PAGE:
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FOR THE CHILDREN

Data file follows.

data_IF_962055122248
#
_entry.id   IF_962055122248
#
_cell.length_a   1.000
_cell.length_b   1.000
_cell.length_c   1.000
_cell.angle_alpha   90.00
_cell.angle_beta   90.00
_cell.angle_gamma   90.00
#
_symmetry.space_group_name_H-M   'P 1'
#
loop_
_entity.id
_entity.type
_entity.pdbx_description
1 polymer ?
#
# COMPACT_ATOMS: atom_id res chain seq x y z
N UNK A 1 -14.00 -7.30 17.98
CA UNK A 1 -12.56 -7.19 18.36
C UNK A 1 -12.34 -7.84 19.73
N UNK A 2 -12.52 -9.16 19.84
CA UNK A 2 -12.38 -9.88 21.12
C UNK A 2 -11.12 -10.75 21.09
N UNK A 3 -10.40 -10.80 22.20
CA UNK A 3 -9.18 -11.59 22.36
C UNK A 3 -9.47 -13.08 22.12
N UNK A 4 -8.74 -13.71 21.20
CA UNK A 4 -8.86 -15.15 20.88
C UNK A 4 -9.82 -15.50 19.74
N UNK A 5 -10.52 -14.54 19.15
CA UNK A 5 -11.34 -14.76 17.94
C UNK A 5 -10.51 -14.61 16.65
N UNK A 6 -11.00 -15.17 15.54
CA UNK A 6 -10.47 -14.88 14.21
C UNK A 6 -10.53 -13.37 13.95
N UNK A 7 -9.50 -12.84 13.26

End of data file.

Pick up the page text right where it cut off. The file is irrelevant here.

Don’t Dress Them Dp If You Want Them to Bo Really Happy. GLOVES AKB SHOES OF TODAY How to Treat a Skin That Is Too Oily—To Keep Clothes In Order. One mother enquires concerning the clothes of the children. I know very lit tle about patterns and fashions, but I do know this, that the child: who is “dressed up” is never a happy summer child, and the care of the ribbons and laces, and furbelows and flounces takes away all the pleasure of the small persons who have escaped from the imprisonment of a flat into the open air of a country village, or to the glorious expanse of the seashore. A simple muslin frock, untrimmed, and if necessary three or four clean ones, a day, will make a child happier and should make the mother more content than any of the other specimens of children’s clothes which I have seen on the fashion page of “The Pilgrim.” And I wouldn't have the Sunday clothes too fine, because the temptation to burrough under the sand or to make mud pies on the lawn, or to dig a canal from the broo^ is just as great on Sunday as any other day, end for the child it Is just as safe, whole some and hoiy. Another mother wants to know about bathing, and whether 8he had better ent her child’s* hair short, in order that it will be of less trouble during the summer. Concerning the bathing, while daily ablu tion during the warm weather is usually a hygienic neeessity.there may be some chil dren who are too delicate to bear it, and on whom the infliction of a swimming lesson is a positive torture. What is good for one child may be unwholesome for another, and a mother should exercise her judgment, so as not to err either in excess or omission. All the same the skin must be kept clean, and the child's taste educated in the right direc tion. Concerning the hair, whether it should be cut or left to blow at its own sweet will, depends to a large extent upon the mother’s comprehension of her child’s id iosyucracies. No human being can esti mate the sense of mortification in the heart of a child when he or she is made different from his fellows. Very many Little Lord Fauntleroys were martyrs years ago. and today I have under obser vation three or four boys who just “hate to have their hair cut like Buster Brown.” For my own part. I can’t un derstand the taste of the mothers who try as far as possible to reproduce in their own sous the boy who is so clever, who is so naughty, and who is so very like “the heathen Chinee.” and not pretty at all. So far as I have observed, most boys under twelve, who love to swim and romp cud play ball are perfectly willing to have their hair trimmed almost as close ly as is done for the unhappy wretches in onr penitentiaries, and when the little folk are taken away for their vacation, why not relieve them so far as possible of the dreadful trial of brushing the hair three times a day. 4 That much quoted French proverb to the effect that the woman well gloved and well shod is ever well dressed, will have a double significance in the newer modes, for among the very latest dicta from Dame Fashion is one that we are to show our shoes on all occasions. Even the most elaborate confections and the daintiest creations are to have the skirts stop suddenly somewhere in the region of the ankle, just as our grandmothers’ gowns used to do. This, of course, will bring the shoe into the full glare of observation, and the girl who has a dainty and delicately moulded foot will be the one to seize upon the opportunity thus afforded. Hence the girl who is always appro- j priateiy dressed will become doubly devoted to the fashion of the very shiny black leathers for her foot- j wear. Not only are they especial- | ly smart in themselves, appropriate for all occasions—which the colored shoe pre-eminently is not—but they do make the foot look smaller and more slender of build. And none among wom ankind is proof against this latter little attraction. The matter of economy Is one which very few among us are not compelled to consider. The colored shoe demands con siderable attention to keep it looking its best; while the shiny black leathers, the patent coltskin especially, only require# a wiping off with a damp doth and a polishing rub with a dry one. No need to bother with creams and lotions and special brushes for them. An instan’t rub and they are fresh and brilliant at new. Xbe extreme novelty in shoes ts the patent pump tie, which is cut very low, displaying the fancy hosiery to perfec tion. In lisle the embroidered stocking j U batter than the span work, hot «ll WI ; GOOD IN PIE, CAKE AND PUDDING. None Such Mince Meat In 10c Packages with List of Valuable Premiums. sheer in texture and both patterns and designs are small and neat. A.nd there is a large liberty accorded in the matter of heels. The Cuban heel, under many different names and dis guises, is much liked but for dressy wear the Louis lieeis are accepted. The military model usually goes with a sub stantial hand-sewed sole, and the ex tremely high French heel accompanies the flexible turned shoe. It is impossible to lay down cut and dried rules which will apply to all oily skins. While the same general rules should be observed as the basis of action it often is imperative to vary these rules to fit individual eases. In ordinary cases a thorough scrubbing before retiring with warm soapy water and cold or tepid water in the morning and during the day will keep the face in fine condition, but when the secretion is very great, as is usually the case in young or very robust persons, the warm, soapy face bath must be used twice a day. To determine the need of the morning ablution examine the face immediately upon rising. If a decidedly oily deposit is noticed, espe cially about the nose and forehead, visi ble to the eye or readily felt with the fingers, use warm water freely, following it by a cold rinsing, for the accumulation of waste matter thrown off during the hours of sleep must be removed. Two or three times during the day, when the .face looks oily, sponge or wipe it with a piece of soft linen wet with a solution of alcohol and water; a most excellent absorbent of fat and a good tonic if the alcohol is of the best quality. Twe parts of water to one part of alcohol is the usual strength, but it must be weaker if the skiu smarts after application. A few drops of one’s favorite perfume may i be added if desired. - • . After the walking dress has been re moved the skirt should be well brushed and hung in the wardrobe on two hooks by means of two loops. Or, better still, feld it carefully in the seams, pin together at the head and sus pend, so pinned, on the hooks. Some wardrobes are now made with movable bangers, which are very useful. Coats should always be stretched upon hangers when not in actu 1 use. Stoles and boas, whether of feathers, chiffon or fur, are always freshened up and benefited by a gentle shaking in front of the fire after wear on a wet day. The feathers become qnite crisp again under such treatment, while the chiffon loses the wrinkled, curled look that rain gives it, and assumes its normal fluffi ness. WHAT WOMEN ARE WEARING Belts Aw Most Varied—Under sleeves of Ret and'Chiffon. Belts are most varied In shape and make, but the folded kid and suede belts are very becoming. The newest are wide at the back and sides only, while they crush down to nothing in front. Undersleeves of net chiffon and plisse muslin come In pale shades to embel BLUB MUUj SOWN. llsh the wide cuffs. Evening sleeves and laee berthas to match are also to be found in up to date shops. A great deal of violet Is being worn this season in a,ll its tones, from the palest to the deepest. The present trend of fashion tends to present a fall wide appearance Instead of the narrow clinging look formerly so fashionable. The smart black gown is always desirable, and some of the pret tiest models are In black chiffon doth trimmed with lustrous appliques and a judicious touch of cream white. The combination of ecru laoe and white material is voted very smart by leaders of fashion. Quillings of ribbon are used on moiusseline de sole gowns, and are seen also on evening dresses of fine net and point d’esprit Cream material is more popular than ever. Its neutral tint makes it very practical, for it can be given an en tirely different aspect by the addition of a few touches of color. White flannel, heavily embroidered in wool thread, will be mnch worn at the seashore and the mountains. The picture shows a blue rcull gown with a wide yoke. It Is triirwied prin cipally with bands of shirring. iVUlC caouxij At tlie tnd Of the Hunt i . - [Copyright, ISO*, by Richard B. Shelt^p.l The chase had led them over a new turned field, down e long slope where golden rod and asters nodded in the September breeze, across an alder lined brook and up the slope on the other side. As they neared the crest of the rise Trenholme put his big black hunt er beside Miss Carrutilers’ roan. “I imagine we’ll turn b^k hare,” be called, nodding at a six rail fence just ahead. '■Nonsense!*' laughed the girl. “Not for that.” “Look,” he Mid. “Mrs. Calvert and the rest are riding north to find a gate. We’d better fellow, I think.” The girl merely tossed her head and, touching the roan with her hunting crop, rode straight for the fence. “Great Scott!” cried Trenholme. “Don’t try It You’ll”— Miss Carruthere had reached the fence. He heard her dear voice call “Up, Dan!” to the roan and saw the horse respond with a beautiful spring. Up they went, clearing the top rider by the barest margin, but there was soft ground on the other side. As the horse landed, Trenholme saw him suddenly sink to hie knees, while Miss Carruth ers was thrown over his head into the rowan beyond. Trenholme put the Mack over the fenee, and before they had fairly landed he was out of the saddle assisting Miss C smith ere to her feet Hie own horse meantime, recov ering beautifully from the jump, was thundering across the field after the hunt “Are you hart?” be askSd anxiously. “Not a bit” she said, wither nervous laugh. “Thank you,” as he handed her her hat and crop. “This comes of be ing willful, doesn’t it?" And to cover her embarrassment she fell to brush ing her skirt. “You cleared it anyway," he said. “If Dan hadn’t bent his ankle, it would have been a magnificent jump. You should be proud of it.” She flashed a look of gratitude. “You’re very generous,” she said. “See! Dan’s ankle is hurt He limps badly.” 'Trenholme hitched the roan's bridle to the fence. “Let’s sit under the tree over there and rest before we go back,” he sug gested. “Oh,” said Miss Carru there contrite ly, “I’ve rained your afternoon,” Trenholme smiled. “On the contra ry,” he said, “you've made it.” They moved toward the tree. “You should be in at the death; you always are,” said the glfl. “I feel I’ve filehpd a brush from you.” “Brushes are of relative value,” said he. “Sometimes I*d risk say neck to be in at the finish. Just now I’d risk my neck not to be.” Miss Carruthers flushed. “You’re awfully kind to conceal your disap pointment that way,” she Skid. “The disappointment is a very happy one for me,” he said. ’I’m afraid If I’d known hofe it would turn out I shouldn’t have had the moral courage to tell you not to try the fence.” They reached the oak and seated themselves in the mottled shadow, the girl with her back against the gnarled trank and Trenholme stretched com fortably on the ground before her. “Listen!” he said suddenly. From the distance the cries of the pack came faintly; not the long, rever berating bay of the chaae, but the short, staccato barks and yelps in con fused chorus—the hubbub that told of the death. “Got him;” said Trenholme laconic ally. “I wonder who’s the lucky man,” said Miss Carruthers; Trenholme laughed easily. “Well,’’ he said, “taken all In all, I'm convinc ed that I am.” He looked latently at Miss Carru thers, but at that moment her atten tion was centered on a bunch of neigh boring goldentod which she was idly filliping with her ungloved hand. It was some time before she raised her eyes. “If I thought you’d give me absolu tion I should be tempted to make a confession,” she said. “I’ll give you absolution now,” he said. “Therefore let the confession pro ceed.” “Well,” she said, turn lag to the gold enrod again, “it was simply contrari ness that made me try the fence. When I saw it first I was rather faint hearted. I fully intended to fellow the search for the gate. Then, when you advised me not to try it, I was determined to take It” Trenholme’s eyes sparkled with amusement, hut Ms voice became sud denly grave. “And Dan and I are os the hospital list in consequence,” he said. "Tour’ said the girl in surprise. “Were yon hurt? Hew selfish of me not to see it! And I’ve let yon stay here all this time. Was it when you took the fence?” “Just after that,” he said slowly, “when I lifted you from the rowan. It's a compound fradture of the heart” He saw her face crimson and her fingers tighten nervously on the hunt ing crop. “There’s only one remedy for such a case,” he said. The vote* that answered him was a wee. small voice. “If—if it were—mended, would It compensate the loss of the brash?” * m * k m; , m a When they reached the Clubhouse the hunt was back. “Hello, Teen!” Walters called from the stairway. “How’d you happen to fall otr? I got the brush." “Did you?” said Trenholme quietly. “I did better ttrnu that.” EICEtAKD BARKER SHELTON. ' • • •' -;>i. .iV . J&, ■ BOARD OF STREET AND WATER COMMISSIONERS. (Official Proceedings.) (Continued.) Resolved. That permission be and is hereby given to the Sunday Schools of Jersey City to use the several streets on the occasion of their anniversary pnrade, to be held Thursday,June 2,1904,this per mission being subject to such reasonable regulations as the police authorities may desire to establish; and. further, permis sion is hereby granted for the erection at Van Vorst Park of a stand for re viewing purposes, the erection thereof being subject to the supervision and ap proval of the Committee on Public Build ings, Docks and Parks of this Board. Whereas, Under the provisions of con tract for the furnishing of a new' water supply to Jersey City, the Jersey City Water Supply Oo., as assignee thereof, was authorized to and did enter upon Carlton avenue, between Summit and Montrose avenues, for the purpose of laving a new water main; in the doing of which work the pavement on said ave nue was destroyed; Resolved, That said company be and is hereby directed in accordance with that clause of contract entitled. “Use of City Land and Streets,” to cauae said street between t)ie points indicated to be immediately restored to the condition which existed before the entering thereon of the said company or its agents. Resolved. That permission be and is hereby granted to Dennis O'Brien to erect flag pole at emb, in front of his premises. Ns. 50 Beacon avenue, in ac cordance with the roles and regulations of this Board governing such matters. Resolved, That permission be and is hereby granted to Samuel Goldberg to erect an iron railing around areaway in front of No. 585 Grand street, said rail ing to project from building about four feet, in accordance with the rules and regulations of this Board governing such matters. Resolved, That masons’ licenses be and are hereby granted to Thomas Doran, Joseph M. Doran. Herman Senger, Jr., John May, Wm. B. Jaekson, Joseph C. Duff, Wm. P. Dalton. James J. Mallon, Michael P. Malone, Robert J. Connolly, George W. Knoll, Werner Bros., Walter J. Ernst, William J. Cross, Robert G. MacDonald, Wm. S. Mooney, Joseph C. Kuutz, to make connections with the sewers in Jersey City when they file the required bonds in the office of the Permit Clerk. Resolved, That permission be and is hereby aeeorded to Israel Max to con struct a twelve-inch vitrified pipe drain in front of his property. Block 1,946, Plot 15, Randolph avenue, to connect with public sewer in said avenue, about 140 feet north thereof, subject to all rules, regulations and previous resolutions now in force-relative to private drains. Resolved. That the plan and profile for the construction of a sewer in Sum mit avenue, from a point*260 feet south of Crawford street, to and connecting with the sewer in Montgomery street, as submitted by the Chief Engineer on this date, be and is herebv adopted and or dered filed. Whereas, On the Fifteenth day of March, 1904, Chief Engineer present ed to this Board a plan and profile showing the proposed modification of grade on McAdoo avenue, from Hudson Boulevard to Spring street, which was referred on the same day to the Commis sioners of Assessments for report as to what damages if any, would result to the owners of contiguous property by reason of such modification; and Whereas on the 23rd day of May, 1904 the Commissioners of Assessments re ported that they had examined1 into and had determined no damages will result to owners of contiguous property by reason of the establishing of the grade as proposed. Resolved, That the plan and profile showing proposed modifications of grade as aforesaid be an$ is hereby adopted the present grade not coinciding with the flagging as laid and it being necessary to raise the street grade in. order to provide sufficient covering for the sewer. Resolved, That specifications as pre sented by the Chief Engineer on this date. (1) For the construction of a sewer in Summit avenue from a point 280 feet south of Crawford street to and connect ing with sewer in Montgomery street. (2) For the improvement of Lewis ave nue from St. Paul’s avenue to D. L. & W. R. R. (St For the improvement of Siedler street from Bramhall avenue to Clinton avenue be and are hereby adopted and ordered filed. Resolved, That the services of Jacob Frey heretofore appointed as inspector on proposed improvement of Ferry street between Central avenue and Abbett street be and are hereby dispensed with. Resolved. That John P. Reinhardt be and is hereby appointed as inspector on proposed improvement of Ferry street, be tween Central avenue and Abbett street, salary to be at the rate of $3.00 per day when engaged and term of service to be gin when work shall have commenced. Resolved. That James McIntyre be' and is hereby appointed a* inspector on the proposed reconstruction, of Bay street salary to be at the rate of $8.00 per day when engaged and term of service to be gin when work shall have commenced. Resolved, That one special improve ment certificate- for five hundred ($500) dollar* be drawn in favor of Philip Tum ulty, Jr., for work done and .materials' furnished on account of contract No. 1420 conformably to chapter 217, of. the laws of 1805, for building sewer in Wright avenue from a point about 970 feet south of Broadway to and' connect ing with the sewer in Broadway. Resolved. That $108.00 be paid to Robert A. Ambry.for services as street cleaning inspector, May 1004, claim No. 43. Charge transfer from street cleaning. Resolved, That $128.60 be paid to Francia I. Cuilujn for nee of team and . wagon, cleaning sewers and basins, 21% . “days in April'1904 at $8.00, claim No. 207. $9.25 to Philip Muldoon for cash ex pended April, 1904, claim No. 390. Charge cleaning sewers and basins. Resolved. That $19.20 be paid to the Jersey City News for advertising pro posals for the repairing of macadam roads.’ April. 1904. claim No. 1255. Charge" maintenance of macadam roads. Resolved. That the following sums be paid to the Jersey City News for adver tising improvements indicated. $83 .50 for advertising notice C. of A. opening Wcodlawn avenue between Ber gen aveaue and; Hudson Boulevard, Jan. 1904. claim No. 125$. $30.00 for advertising preliminary hearing, for opening and improvement Woodlawp avenue between Garfield ave nue and Hudson Boulevard, March, 1904 claim No. 1257. $20.10 for advertising preliminary hearing for improvement Troy street be tween Summit avenue and line of reser voir No. 2; March 1904, claim 1286. $28.20 for advertising proposals for im provement Claremont avenue between Arlington avenue and Randolph avenue, March. 1904, claim NO. 1254. Charge several improvements, laws of 1895. Resolved. That the specifications as submitted by the Chief Engineer on this date for the construction of sewers in Jackson avenue and Union street, and the construction of relief sewers in Clare mont avenue, Garfield avenue and Car teret aveaue, easterly to the New York Bay, be and are hereby adopted and or dered filed. Resolved, That the Committee on Streets and Sewers be and is hereby au thorized to enter into a written agree ment with the contractor for the repaving of Grand street, between Monmouth and Van Vorst street*, for the blocks, sand, filling, curb, etc., and the necessary labor for the repaving of that block in Grand street, between Brunswick street and Mill Credit, provided that the several prices to be paid therefor shall not ex ceed those quoted for like materials and like labor on contract for the repaving of Grand street, between points as afore said; and. further provided, that no obli gation shall remain with the city to pay for such Work and materials prior to the first day of July, prox., the agreement herein authorized to be. filed with the Clerk of this Board after execution. Resolved. That $63 be paid to Pagan Iron Works, final, on account of con tract No. 1.391, for Special castings. Charge, special street account, Janu ary, 1904, supplies. Resolve'd, That $88.43 be paid to Washburn Bros.. Co., final, on account of contract No. 1,382, for furnishing and de livering masons’’ materials. Charge special street account, April, 1904, supplies. Resolved, That $10.72 be paid to the Barber Asphalt Paving Co., for repairing asphalt around water boxes southeast corner of Fairview and Bergen avenues, and North street, between Summit and Central avenues, April, 1902. Claim No. 489. i Charge special street account, $500 as I plialt repair item. Resolved. That $2,500 be paid to P. Connelly, ot» account of contract No. 1,415, reconstruction of sewer in Bay street, from Henderson street to Wash »mg ton street. Charge special street aceeouat, Bay j. street sewer. Resolved, That $100 be paid to P. Connelly, for rebuilding two manholes in Pearl street and reconstructing portion of sewer. May, 1904, claim No. 206. Charge special street account, Bay street sewer. Resolved, That $3.85 be paid to Wash burn Bros. Co., for vitrified pipe, Street Department, May, 1904. Claim No. 369. $50 to Alex. Smith & Co., for two side basins, Wayne street, May, 1904. Claim No. 585. $11.48 to Collins, Lavery & Co., for lumber, Bowers street, steps at Ogden avenue, May, 1904. Claim No. 204. Charge special street account, transfer from May and June, 1904. salaries and supplies. Resolved, That $2.32 be paid to Williams & Farrant, for repairs to ram mer, April, 1904. Claim No. 370. $15.30 to S. J. Jensen, for repairs to street foreman’s buggy, April, 1904. Claim No. 1,261. Charge special street account, April, 1904, supplies. The foregoing were each separately adopted by the following vote on a call for the ayes and nays:— Ayes—All the members of the Board, five (5) in number. Nays—‘None. The Committee on New Water Works presented the following:— Resolved, That $107.74 be paid to Walter O’Mara, for services as cement Inspector, New Water Works, month of February and 21 days in March, 1904. •Claim No. 176. Charge water account, New Water Works. Resolved, That the sums hereinafter mentioned be paid to the persons named, respectively, for services rendered as Engineer in charge for month ending May 31st, 1904, amounting in the aggre gate to $758.68. Resolved, That $10.66 be paid to H. H. Bowley. for cash expended, May 1st to May 11th, 1904. Claim No. 505. Charge water account; New Water Works. •The foregoing were each separately adopted by the following rote on a call for the ayes and nays-— Ayes—'All the members of the Board, fire (5) in number. Kays—None. The Committee on Pumping and Reser voirs presented the following:— Resolved, That 88 be paid to United Electric Co. of J., for current Supplied Kearny turnpike, April, 1904, Claim No. 254. P Charge water account, P. & R. ,.t. Resolved, That $60 be paid to Frank J. Mittricker, for services as night watch mnn. High Service. 24 days in April. 1904. Claim No. 3SS. $36.41 to Public Service Corporation of N. J., for gas used at Reservoir buiid iRg, High Service, April, 1904. Claim No. 144. Charge water account, P. & R. The foregoing were each separately adopted by the following vote on a call for the ayes and navs:— Ayes—All the members of the Board, five (5) in number. Nays—None. The Committee on Assessments and Extensions presented the following:— Resolved, That plumbers’ licences be and are hereby granted to Thomas Dor an, Joseph M. Doran, Herman Senger, Jr., John May, Wm. B. Jackson, Joseph C. Duff, Wm. P. Dalton. James J. Mal ion. Michael F. Malone, Robert J. Con nolly, George W. Knoll, Werner Bros,. Walter J. Ernst, William J. Cross, Rob ert G. MacDonald, William S. Mooney, Joseph C-. Kuntz to make connections with the water mains in Jersey City also to do general plumbing work when they file the required bonds in the office of the Permit Clerk. Resolved. That by reason of complaint and investigation thereon made for the week ending May 24, 1904, under and by direction of the Water Assessor, the fol lowing findings be and are hereby con firmed and the said officer is hereby di rected to cancel of record charges now shown on the register as herein indicated: amount RE BATE. BLOCK. LOT. COMPLAINT. REPORT. • BY DUCTED. 1904 6 1 to 5 No water...-. No water in 3 -n buildings. Shea.... $9o.70 1904 6 9.10 No water. No water in 2 f buildings. Shea... • Zo. uu 1904 139 83 Ndt 3 stories. Only 1 Vs stories.. Shea.... 3.35 1904 209 11 No water closet... O. K. Shea.... o.w 1904 242 P Only 1 water closet 1 Removed . Shea.... o.UU 1904 247 7 Bakery uses 2 bar rels weekly .... O. K.. Shea.... -.00 1904 257 26.25 Only 2 families... Each house O. K. Shea- 8.00 1904 278 N Private.. 2 families . Shea. 1904 279 L Not 15 feet front. 15 feet front. Shea.... ■ ••• 1904 315 E Barber. 2 chairs.. 2 chairs. Shea.... 1.00 1904 322 Plot V No horses. O. K. Shea.... 3.00 1904 339 73 No horses. O. K. Shea.... 1.00 1904 348 16 No barber. O. ft. 8hea,... o.OO 1904 405 15 No market. O. K. f£ea-" 1904 428 38 No restaurant ... O. K. Shea.... 10.00 1904 527 2a ID No water pump... O. K. Harding. 10.00 1994 527 2 C No barroom ..... 0. K. Harding. 5.00 1904 528 1 No florist . O. K. Harding. 5-00 1904 594 37 Only 5 horses .... O. K. Harding. 8.00 1904 713 32 No bath. O. K. Harding. 4.00 1904 786 88 Metered. O. K. Vile..... 21.80 1903 786 88 Metered. O. K. Vile. £1.80 1902 786 83 Metered. O. K. Vile. 21.80 1904 788 Plot 8 Buildings to be torn down . i... Cut off May 8, 1904 . Harding. SI. 30 1904 797 9 Metered. O. K. Vile. 13.40 1903 797 9 Metered. O. K. Vile. 13.40 1902 797 9 Metered. O. K. Vile. 1904 S48 20 No barber. O. K. Shea.... 4.00 1904 877 25.24 No horses. O. K. Shea. 1904 859 1 19 Not occupied until January, 1904 . O. K. Shea.... 2.00 1904 1257A Plot K Water cut off and building of smaller dhnen sions than charged. O. K..... Smith... 10.25 1904 1342 53 No baths. O. K. Smith... 8.00 1904 1376 3 Not occupied, Oc tober. 1903. Reg. O. K. Smith... 1904 1472 10 No urinal . O. K..... Smith... 5.00 1903 1472 10 Urinal taken out January. 1904 . O. K. Smith... 1.70 1904 1016 H Less feet front... Reg. O. K. Smith. 1904 1790 10 Bath discontinued. Not properly done. Smith. 1904 1S30 22.24B Private . O. K. Smith... 6.25 1904 1856 7 Not 3 stories. 2 stories.. Smith... 1.10 1904 1884 Q No sewer for water closets. j\o sewer m street Smith... • b.uu 1904 1905 Plot9 No horse. O. K. Smith... 1.00 1904 1912 22 No horse. O. K. Smith... 1.00 1904 1919 66 No horse, no rear building. O. K.... Smith... 5.75 1904 1939 25J 1 water closet re moved . O. K. Smith... 3.00 1004 1989 23M 1 water closet re moved . O. K.... Smith... 3.00 1904 1939 22N 1 water closet re moved . O. K. Smith... 3.00 1904 1961 13V 1 water closet re moved . O. K... Smith... 8.00 1908 1961 13V 1 water closet re moved. O. K. Smith... 3.00 1903 1977 X Building fell down 1902 . O. K. Smith... 40.65 1902 1977 X Building fell down 1902 . O. K... Smith... 40.65 1904 1996 23 Only 1 horse. O. K. Smith... 4.00 1903 firm- of 7 should hare been charg ed 1903. charged 1904 ... 7.00 Error in addition. 4.00 Resolved. That by reason of investi gation and finding matte-by the Water Assessor for the week ending May 24, 1904, the said officer be and is hereby di rected to add to the sum total of Reg isters heretofore indicated, additional sqms as follows:— For new buildings, $130.55. For extras, $71.80. Resolved, That in addition to such ag gregate sum heretofore reported by the Water Assessor as due for metered wat er, the following additional sums be add ed thereto as of the week ending May 24, 1904. Bars, Hudson City. $1022.00. Bars, Bergen, $958.36. Resolved, That conformably to request made by the P. Lorillard Co. un der date of May 14, 1904, and for the reasons adduced in said communication as Weil as for the further reasons ad duced before said Committee, the met ered water consumption of said company for the month of April,. 1904, be billed at tbe $1.15 rate, as in the opinion of the Committee the best interests of the city will be conserved thereby, and that the Water Registrar and Water Assessor be so notified. Resolved, That a warrant for $13.80 be drawn in favor of Morris Weitz, said sum representing a duplicate payment for meterer water (bars J. C.) folio 353, for quarter ending Dec. IS, 1903 said duplicate payments having been made on January 7, and February 3, 1904, respec tively. Charge water account A. & E. . '*• 5.. — - Resolved, That the services of Michael i Curry laborer on pay roll of laying and repairing water pipe be dispensed with from and after the approval of this res olution. Resolved, That $100.00 be paid to John Welsh for services as Assistant Fore man laying and repairing water pipe for month of March. Charge water account A. & E. Resolved, That $380.50 be paid to Fagan Iron Works, final, on account of May 31. 1904, amounting in the aggre gate to $1,143.30. Resolved, That the sums hereinafter mentioned be paid to the persons named respectively for services rendered as gen eral superintendent, etc., for month end ing May 31, 1904, amounting in the ag greate to $625.00. Resolved. That the sums hereinafter mentioned be paid to the persons named' respectively for services rendered as Wat er Assessor,etc.,for month ending May 31 1904. amounting in the aggregate to $1,660.77. Resolved. That the sums hereinafter mentioned be paid to the persons named' respectively for services rendered as lab orers on meters for month ending May 31. 1904 amounting in the agregate to $67486. Resolved, That $32.55 be paid to Col lins, Lavery & Co., final, on account of contract No. 1383 for furnishing and' de livering lumber. Charge water account A. & K. Resolved, That $30.06 be paid to John J. Vile for services as tapper from April 22 to 30, 1904, claim No. 104. Charge water account A. & E. Resolved, That $36.44 be paid to Col lins. La very & Co., for lumber, pipe yard May, 1904, daim No. 205. $75.90 to Albert Data Co., for supplies Water Registrar, May 1904, claim No. 122. $28.80' to the Jersey City News for advertising proposals for furnishing and delivering of mason’s materials, lumber and special castings, April, 1904, daim No. 1253. $1.26 to James McDonald for repairs to Water Purveyor’s buggy Feb. 1904, claim No, 348. $28,00 to Sheehan & McGuinness for rubber boots, meter department. May, 1904. daim No. 583. • $10.00 to Sheehan & McGuinness for V.r* J I < J J L tJJSJXCUL The New Jersey ■ I | | I 83 MONTGOMERY STREET, JERSEY CITY, It JL Offers to the public the privileges of its Safe Deposit Vault At prices that are within the reach of all The Vault is protected against burglary, fire, etc., by every known device. A box may be rented for one year for $5. Vault open daily, 9 to 5 P. M. Satur day, 9 A. M. to 12 M. Public inspection invited. contract No. 1391 for furnishing special eastings. ' Charge water aecount A. & E. Resolved, That $10.80 be paid to Washburn Bros. Co., final on account of contract No. 1382 for furnishing and de livering mason’s materials. Charge water account A. & E. — Resolved, That the sums hereinafter mentioned be paid to the person* named respectively for services rendered a* com missioners and clerks for month ending rubber boot*, tapper, May, 1904, claim Xo. 584. $3.00 to Washburn Bros. Co., for on* barrel Dyekerhoff Portland cement* April 1904, claim No. 308. Charge water account A. & & ij The foregoing were each separately adopted by the following vote on a caih for the ayes and nays. •^yss—All the members of the Beard, five (5» in number. Nays—None. The Committee on Public Building*, Docks and Parks presented the follow-. ing:— Resolved, That $60.00 be paid to Pat rick O'Hara for services as night watch-, man Morgan street dock, May, 1904, claim 177. $100.00 t» Thomas F. Burke for ser vices as wharfinger Morgan street deck. May 1904, claim 506. Charge Morgan street dock. Resolved, That $500.00 be paid td Cement Paving and Construction Co., on account of contract No. 1381 for grading etc., of Lafayette Park. Charge special appropriation improve*, ment Lafayette Park. " Resolved, That $15.30 be paid to thd] Jersey City News for advert!sang notice to dealers in old building material, etc.,, (iron fence) April 1904. claim No. MWOhj Charge this item. The foregoing were each separately j adopted by the following vote on a call for the ayes and nays:— Ayes—All the members of the Boards five (5) in number. Nays—None. | The Committee on Engineering and, Survey presented the following:— Resolved, That the sumo hereinafter1! mentioned to be paid to the persons named respectively for services rendered as Chief Engineer, etc., for month end-. ing May 81. 1904. amounting in the ag gregate to $1,709.89. Resolved, That $16.55 to* paid to Jas. McDonald for repairs to Surveyors wag on, No. 2, April 1904, claim No. 346. $11.65 to James McDonald for repairs. to Surveyor’s wagon No. 3, claim No.! 346. i $4.00 to James McDonald for repairs to Chief Engineer’s sleigh, Feb. 1904,] claim No. 347. Charge Engineering Bureau Supplies, The foregoing were each separately! adopted by the following vote on a call for the ayes and nay#:— Ayee—All the members of the Beard, five (5) iu number. Nays—None. The Committee on Printing and St**, tiouery presented the following:— Resolved, That $48.00 be paid to Jer sey City News for printing manual page# 08 to 87 and 1 to 4 March, 1904. claim No. 1231. $70.00 to Jersey City New# for print*, ing manual, pages 5 to 42 April 1901, claim No.'1252. Charge printing and stationery. Resolved, That $14.25 be paid to Al bert Data: Co., for pay roll blank# and! twine, clerk's office. April 1904, claim' j No. 121. $7.00 to E. W. Bullinger for subscrip tion to Ballinger’s Monitor Guide from] March 1, 1904 to March 1, 1903, claim No. 503. Charge printing and stationery. The foregoing were each separately' adopted by the following vote on a call' for the ayes and nays:— Ayes—All the members of the Board, | five (5) in number. Nays—-None. —_„ ' i •4 1 On motion, the 'Board adjourned. '$j • GEORGE T. BOUTON, Clerk. NOTICE TO CONTRACTORS. Sealed proposals WU1 be received by rbe Board of Education on Thursday, June 23. 19*4, at 9 P. M.. for all labor and materia) neces sary for the erection of the New High School, at Newark and Palisade avenues. Jersey City, N* J„ In accordance with plans and specifica tions on file In the office of the Supervising Architect, Mr. John T. Rowland, Jr., IS Ex change place. Blank form of bid and agreement of sureties must be obtained at the office of the Supervis ing Architect. The building will be divided Into seven sea-' tlons, as follows:— First. All work and materials comprised l« mason's specifications, Including iron work and1 fireproofing. Second. All work and materials comprised la: carpenter’s specifications. Including roofing and metal work. Third. All work and materials comprised la painter's specifications. Fourth. All work and materials comprised la plumber's specifications. Including gas-fitting. Fifth. All work and materials comprised la heating and ventilating specifications. Sixth. Electrical work. Seventh. For the entire work. Proposals must he enclosed in sealed, envel opes, endorsed "Propoeals for (item specified) new High School." directed, to "Board of Edu cation," (as the Committee on New High Scheol Include# the entire Board), and handed to the Secretary In open meeting when called for In the order of business relating to "Pro posals and Bids." All proposals must be accompanied with thm written consent of a surety company only. The Board reserves the right to reject any or all bids, if by so doing the best interests of ths city may be conserved. By order of the Board of Education. ■ t*W» i.